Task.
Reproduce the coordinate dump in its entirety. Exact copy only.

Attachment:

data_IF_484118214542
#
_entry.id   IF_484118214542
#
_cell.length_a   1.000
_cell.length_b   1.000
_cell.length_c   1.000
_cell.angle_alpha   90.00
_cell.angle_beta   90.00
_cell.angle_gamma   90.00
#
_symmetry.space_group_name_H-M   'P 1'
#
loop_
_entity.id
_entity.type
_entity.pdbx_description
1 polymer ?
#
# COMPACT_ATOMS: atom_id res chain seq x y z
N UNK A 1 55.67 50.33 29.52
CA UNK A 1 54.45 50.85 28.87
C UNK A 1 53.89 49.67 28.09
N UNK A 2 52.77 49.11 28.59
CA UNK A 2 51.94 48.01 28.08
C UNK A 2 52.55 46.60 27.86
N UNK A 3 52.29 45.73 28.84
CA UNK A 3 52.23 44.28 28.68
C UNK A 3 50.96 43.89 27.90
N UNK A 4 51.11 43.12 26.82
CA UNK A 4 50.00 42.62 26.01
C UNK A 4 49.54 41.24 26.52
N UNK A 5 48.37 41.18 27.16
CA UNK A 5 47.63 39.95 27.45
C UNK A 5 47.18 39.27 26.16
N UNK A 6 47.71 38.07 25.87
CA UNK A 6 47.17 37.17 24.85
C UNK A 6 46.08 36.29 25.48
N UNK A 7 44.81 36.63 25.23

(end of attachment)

data_IF_484118214542
#
_entry.id   IF_484118214542
#
_cell.length_a   1.000
_cell.length_b   1.000
_cell.length_c   1.000
_cell.angle_alpha   90.00
_cell.angle_beta   90.00
_cell.angle_gamma   90.00
#
_symmetry.space_group_name_H-M   'P 1'
#
loop_
_entity.id
_entity.type
_entity.pdbx_description
1 polymer ?
#
# COMPACT_ATOMS: atom_id res chain seq x y z
N UNK A 1 55.67 50.33 29.52
CA UNK A 1 54.45 50.85 28.87
C UNK A 1 53.89 49.67 28.09
N UNK A 2 52.77 49.11 28.59
CA UNK A 2 51.94 48.01 28.08
C UNK A 2 52.55 46.60 27.86
N UNK A 3 52.29 45.73 28.84
CA UNK A 3 52.23 44.28 28.68
C UNK A 3 50.96 43.89 27.90
N UNK A 4 51.11 43.12 26.82
CA UNK A 4 50.00 42.62 26.01
C UNK A 4 49.54 41.24 26.52
N UNK A 5 48.37 41.18 27.16
CA UNK A 5 47.63 39.95 27.45
C UNK A 5 47.18 39.27 26.16
N UNK A 6 47.71 38.07 25.87
CA UNK A 6 47.17 37.17 24.85
C UNK A 6 46.08 36.29 25.48
N UNK A 7 44.81 36.63 25.23